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What Are Optical Flats

by Naveen Agarwal
What Are Optical Flats

If you’ve ever been curious about optical flats and what they get used for, this article will get you up to speed. In fact, over the next three years, the market could grow by over $95,000,000. Keep on reading to learn what optical flats are for and how they get used.

What Are Optical Flats?

Optical flats are pieces of glass that get polished to make them as flat as possible. The measurement is usually 25 nanometers or less. They get made from fused quartz.

Optical flats use a monochromatic light source. That provides a single wavelength of light or color. The optical flat gets placed on top of the surface that gets tested.

When looking at the flat, the contour of the surface gets shown by white and dark bands. That reflects how flat the surface may be. More information is available on the capabilities of optical flats.

What Are Optical Flats Uses?

Optical flats get used for measuring the flatness of an object’s surface. The glass gets placed on top of the piece to get tested. When light waves combine, the ones reflected from the test piece have moved twice the distance of the gap.

If light gets shown on an optical flat that sits on top of an object’s surface, some light waves will reflect off the bottom of the flat. Other light waves will move to the surface of the piece tested, before showing reflection.

If the distance the reflection moves is a multiple of the wavelength, the waves line up when combined. That shows the troughs and crests of one will match the other wave. That constructive interference means the waves will reinforce each other.

When the distance the reflection traveled is a multiple and a half of the wavelength, that causes destructive interference. The crest of one wave will match up to the trough of the other one, which makes the waves 180 degrees out of phase. It will show a dark spot, which means they cancel each other out.

If the combination of the waves is in between constructive and destructive, the spot has intermediate intensity. White and dark spots make bands connect equal points of the gap between the flat and object tested. The theory is that interference fringes show the object is not flat.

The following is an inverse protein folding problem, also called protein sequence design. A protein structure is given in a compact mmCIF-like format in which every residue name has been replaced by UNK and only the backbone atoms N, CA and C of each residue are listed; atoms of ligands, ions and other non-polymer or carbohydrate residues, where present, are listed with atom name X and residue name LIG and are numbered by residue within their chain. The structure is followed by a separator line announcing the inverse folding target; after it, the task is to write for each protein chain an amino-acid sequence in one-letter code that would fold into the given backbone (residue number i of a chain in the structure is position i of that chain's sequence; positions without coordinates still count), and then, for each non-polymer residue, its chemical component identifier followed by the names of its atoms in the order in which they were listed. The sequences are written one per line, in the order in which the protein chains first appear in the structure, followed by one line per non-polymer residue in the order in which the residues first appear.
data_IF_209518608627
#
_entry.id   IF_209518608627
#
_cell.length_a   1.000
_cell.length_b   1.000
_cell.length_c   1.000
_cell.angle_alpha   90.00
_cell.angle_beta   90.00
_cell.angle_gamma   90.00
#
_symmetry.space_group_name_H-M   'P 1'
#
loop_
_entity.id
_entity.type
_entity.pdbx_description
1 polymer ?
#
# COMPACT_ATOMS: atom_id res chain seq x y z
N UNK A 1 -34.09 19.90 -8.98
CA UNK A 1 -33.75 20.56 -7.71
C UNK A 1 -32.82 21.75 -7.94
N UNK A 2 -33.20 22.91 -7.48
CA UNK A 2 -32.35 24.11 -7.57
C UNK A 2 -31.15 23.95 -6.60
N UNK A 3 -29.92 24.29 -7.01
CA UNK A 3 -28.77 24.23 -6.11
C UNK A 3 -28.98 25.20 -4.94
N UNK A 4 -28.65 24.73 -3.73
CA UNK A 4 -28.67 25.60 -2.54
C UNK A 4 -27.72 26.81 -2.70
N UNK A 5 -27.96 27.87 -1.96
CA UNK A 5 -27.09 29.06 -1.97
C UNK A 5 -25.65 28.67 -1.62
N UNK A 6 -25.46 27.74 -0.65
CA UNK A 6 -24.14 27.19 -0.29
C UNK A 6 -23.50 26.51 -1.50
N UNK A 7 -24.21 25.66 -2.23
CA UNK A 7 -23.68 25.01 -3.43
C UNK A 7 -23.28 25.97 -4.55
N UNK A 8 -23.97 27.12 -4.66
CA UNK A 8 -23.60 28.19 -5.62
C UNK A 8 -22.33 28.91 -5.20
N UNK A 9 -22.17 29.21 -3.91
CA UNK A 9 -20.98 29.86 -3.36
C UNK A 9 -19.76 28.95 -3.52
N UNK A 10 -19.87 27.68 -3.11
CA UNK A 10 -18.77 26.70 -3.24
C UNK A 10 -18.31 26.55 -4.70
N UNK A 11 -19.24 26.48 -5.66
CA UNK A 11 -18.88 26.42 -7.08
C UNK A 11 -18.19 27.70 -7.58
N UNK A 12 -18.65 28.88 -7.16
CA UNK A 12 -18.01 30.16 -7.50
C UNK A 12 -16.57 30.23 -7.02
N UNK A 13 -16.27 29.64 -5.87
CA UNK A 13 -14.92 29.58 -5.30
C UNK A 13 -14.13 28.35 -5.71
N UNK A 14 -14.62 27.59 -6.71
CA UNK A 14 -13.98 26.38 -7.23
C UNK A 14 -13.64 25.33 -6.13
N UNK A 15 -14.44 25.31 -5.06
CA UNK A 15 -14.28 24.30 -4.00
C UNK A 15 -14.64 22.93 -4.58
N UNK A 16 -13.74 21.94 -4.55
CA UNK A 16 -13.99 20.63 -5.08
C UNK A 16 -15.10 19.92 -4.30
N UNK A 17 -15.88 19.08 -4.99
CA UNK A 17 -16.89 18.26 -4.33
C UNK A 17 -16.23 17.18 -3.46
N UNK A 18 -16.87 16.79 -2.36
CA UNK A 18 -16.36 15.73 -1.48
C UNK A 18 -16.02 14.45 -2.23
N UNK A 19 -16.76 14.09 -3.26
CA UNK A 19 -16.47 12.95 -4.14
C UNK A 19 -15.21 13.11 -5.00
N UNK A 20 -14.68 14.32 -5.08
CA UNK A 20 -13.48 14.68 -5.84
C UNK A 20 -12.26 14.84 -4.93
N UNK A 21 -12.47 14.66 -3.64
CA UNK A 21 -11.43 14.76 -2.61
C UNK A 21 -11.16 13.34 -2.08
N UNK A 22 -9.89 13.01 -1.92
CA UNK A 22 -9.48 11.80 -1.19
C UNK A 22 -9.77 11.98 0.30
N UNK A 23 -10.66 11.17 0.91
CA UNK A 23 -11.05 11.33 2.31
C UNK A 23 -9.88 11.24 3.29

There will always be a small gap because of air wedges that form between the flat and the surface of the test object. The farther across the wedge you go, the gap increases. The fringes made will be straight, parallel, and the same distance from each, other.

Types of Optical Flats

How many types of optical flats are there? There are two types, A and B. Type A only has one flat surface, where type B has two.

The testing side of type A has an arrowhead on the cylindrical surface that points to it. It measures other flats and slips. That includes the flatness of working faces.

The diameter and grade are vital for type A. It gets designated by these two characteristics.

Type B has two flat surfaces. They usually measure surfaces of micrometers and anvils. These get used for testing the parallelism of working faces.

Thickness and grade are the two factors for type B flats. They get designated by them.

Both types of optical flats get stored in wooden boxes lined with velvet to avoid damage. Dust and moisture can change the quality. The edges of these flats are both beveled to forty-five degrees.

Testing for Flatness

The flatness for both types A and get tested by comparing it with a master flat. The master has a known flatness. Sometimes the testing gets done by comparing the piece with three other flats that have unknown flatness rates.

Testing involves looking for interference fringes using a monochromatic light source. The rays could be parallel or diffused.

If the master’s flatness is known, it gets placed over the working surface of the one getting tested. If the flat getting observed has a flat surface, the fringes seen will be straight lines. The light and dark bands will be parallel to each other.

The deviation degree of the optical flat tested from the master flat gets shown by fringe deviation. They can go in any direction, which shows concavity or convexity.

These fringes are so small they get observed using a microscope. They get measured in width by utilizing cross wires.

If the master with the known flatness cannot get used, testing gets done by comparing two other flats of unknown flatness. The three get observed in pairs for interference fringes. The deviations for fringe straightness get monitored for all three cases.

Quality Testing of the Flat

Precision makes a difference when testing optical flats. You want to make sure they are clean and dirt-free before testing. You don’t want any fingerprints or oils on the glass.

The flat piece needs to get swabbed with alcohol before and after each test. During swabbing, flats need to get examined for any scratches. They need to get handled with care because they are fragile and easy to damage.

When testing, the optical flat should get placed on top of the object. Never slide the optical flat on or off another part because scratching can become a problem. If the object or optical flat gets scratched, the test measurements may not be accurate.

Practical Application

Whatever type of optical flats you use, there are practical applications for them. Any kind of metal ring, optical mirrors, and windows may get tested with optical flats.

Testing is vital to know the thickness and flatness of an object. Reflections from flat surfaces get used with anything from your bathroom mirror to telescopes. Check out our other articles for even more great information!

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